Tony said insects.  Critters (I suspect Tony meant “insects” in a broad sense) eat away at the roots, then when there’s a storm, there’s much less anchoring the large tree and it topples.

That’s us, too, I think.  We don’t realize our root system has atrophied until we’re in that metaphorical storm.

What I notice is a “three-little-pig” syndrome.  If someone has established and maintained a healthy root system (analogous to the brick house built by the third little piggy), in a crisis others lean on that person.  I’m talking emotional leaning, not logistical help, which is much less draining.  One of the most helpful things I heard in a grief group at a neighbor’s church years ago was from a young widow on a video tape talking about how some of our problems cannot be handled by our fellow human beings, and how we overburden our relationships if we ask these people to try.  In her general vocabulary, some problems we need to bring to God, to ask for our help from God.  The help is much better (more helpful), too.  Some people, in my experience, who don’t believe in God or in some more impersonal concept of forces greater than ourselves and beyond our control, are happy to try to draft along, or worse, on another person’s strength through faith.

I’m willing to believe that some people have a different root system, one that also works in a crisis and is not one that I’ve referred to directly here, but my point is we need some functioning root system.  The insect issue brings to mind how we may be unaware of the damaged state of our root system.

I think we need to pay more attention to helping people develop their mental hygiene, so that they are not overwhelmed in a storm.  And even people with a pretty good system can have the experience of finding out it has weaknesses, and where they lie, during a storm.

Cats and Bunnies

October 10, 2011

An old friend of mine had had a CAT scan and was regaling me with an account of the experience.  And he was a really good storyteller and loved me as an audience, in part because he could pull my leg very successfully.  So, Sam is building up layer upon layer of detail and suspense about how they prepare you for the scan, to enter the machine, etc., and then he says, with great intensity and a glint in his eye, “And then you see it!”  To which I reply, “See what?”  “The cat!”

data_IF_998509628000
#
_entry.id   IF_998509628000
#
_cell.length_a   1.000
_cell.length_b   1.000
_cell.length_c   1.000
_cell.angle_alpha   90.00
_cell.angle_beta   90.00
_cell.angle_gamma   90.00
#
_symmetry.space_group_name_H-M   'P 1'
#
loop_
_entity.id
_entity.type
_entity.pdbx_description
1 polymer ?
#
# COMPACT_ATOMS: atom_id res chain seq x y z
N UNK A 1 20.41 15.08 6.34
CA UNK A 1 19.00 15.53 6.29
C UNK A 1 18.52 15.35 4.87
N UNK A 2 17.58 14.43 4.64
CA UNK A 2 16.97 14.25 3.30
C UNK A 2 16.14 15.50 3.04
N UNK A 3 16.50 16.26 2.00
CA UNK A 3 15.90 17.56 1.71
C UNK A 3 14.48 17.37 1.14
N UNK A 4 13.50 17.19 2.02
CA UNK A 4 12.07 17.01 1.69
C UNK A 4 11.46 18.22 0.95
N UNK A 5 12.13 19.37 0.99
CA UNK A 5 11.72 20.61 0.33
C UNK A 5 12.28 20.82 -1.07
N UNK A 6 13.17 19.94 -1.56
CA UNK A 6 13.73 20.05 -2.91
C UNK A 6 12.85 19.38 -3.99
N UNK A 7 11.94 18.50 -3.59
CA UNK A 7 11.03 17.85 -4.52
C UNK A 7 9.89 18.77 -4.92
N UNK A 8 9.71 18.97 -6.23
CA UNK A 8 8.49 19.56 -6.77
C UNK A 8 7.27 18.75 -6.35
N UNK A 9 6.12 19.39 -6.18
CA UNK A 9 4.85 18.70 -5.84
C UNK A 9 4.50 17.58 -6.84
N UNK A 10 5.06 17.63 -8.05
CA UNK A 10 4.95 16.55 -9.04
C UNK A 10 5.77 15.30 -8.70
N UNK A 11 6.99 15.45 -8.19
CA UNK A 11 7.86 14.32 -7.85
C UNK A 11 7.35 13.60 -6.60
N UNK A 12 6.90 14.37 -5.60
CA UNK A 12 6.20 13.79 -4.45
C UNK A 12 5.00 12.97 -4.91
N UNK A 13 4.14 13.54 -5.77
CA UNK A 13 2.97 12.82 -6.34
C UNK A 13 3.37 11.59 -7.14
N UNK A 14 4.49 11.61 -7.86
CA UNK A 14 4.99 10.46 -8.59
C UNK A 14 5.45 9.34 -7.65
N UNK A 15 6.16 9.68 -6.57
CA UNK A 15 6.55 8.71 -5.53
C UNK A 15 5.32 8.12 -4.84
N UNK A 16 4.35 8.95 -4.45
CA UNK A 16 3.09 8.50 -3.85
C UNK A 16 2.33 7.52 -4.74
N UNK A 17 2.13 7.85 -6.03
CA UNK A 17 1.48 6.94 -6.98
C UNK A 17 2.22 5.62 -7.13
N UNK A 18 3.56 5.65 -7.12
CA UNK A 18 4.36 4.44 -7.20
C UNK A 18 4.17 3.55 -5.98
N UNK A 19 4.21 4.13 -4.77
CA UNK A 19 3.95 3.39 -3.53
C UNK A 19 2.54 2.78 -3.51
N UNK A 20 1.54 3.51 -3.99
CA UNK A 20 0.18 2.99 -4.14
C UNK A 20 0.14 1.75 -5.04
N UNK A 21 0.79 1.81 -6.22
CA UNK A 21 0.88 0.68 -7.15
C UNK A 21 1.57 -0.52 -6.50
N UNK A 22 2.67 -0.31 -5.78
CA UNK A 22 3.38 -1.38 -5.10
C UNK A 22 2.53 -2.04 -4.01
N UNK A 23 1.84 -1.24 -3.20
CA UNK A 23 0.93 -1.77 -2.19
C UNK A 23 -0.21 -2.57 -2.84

I could go on, but let me switch to bunnies.

I saw one while I was taking a shower today.  Not in the bathroom — out the window in the yard (the window is above the tub).  It was under some ferns, and at first I thought it was a cat sitting, but then I realized it was probably a large rabbit (this was estimating without the help of my glasses).  Later I confirmed that it was indeed a large bunny.  And since I was taking pictures for someone who has offered to help me find a couch, I took a couple of the bunny.

And then it was gone.  When I went out again, it had disappeared, as rabbits will do, down holes or in search of more food or whatever bunnies do.

I think it’s really all about seeing oneself clearly once even fleetingly and only for a glimpse, at my stage of self-awareness, that is.  I’m in the shower, metaphorically without all my usual gambits and habits, even without the lenses through which I see the world.  And that’s when I see it, Sam’s cat, my rabbit: the self.  I suspect at other stages I would sustain the vision, but now I don’t, I see it briefly and then it’s gone.  And I think what I’ve come to learn is that that’s okay, it’s not a failing of mine but a characteristic of a particular experience.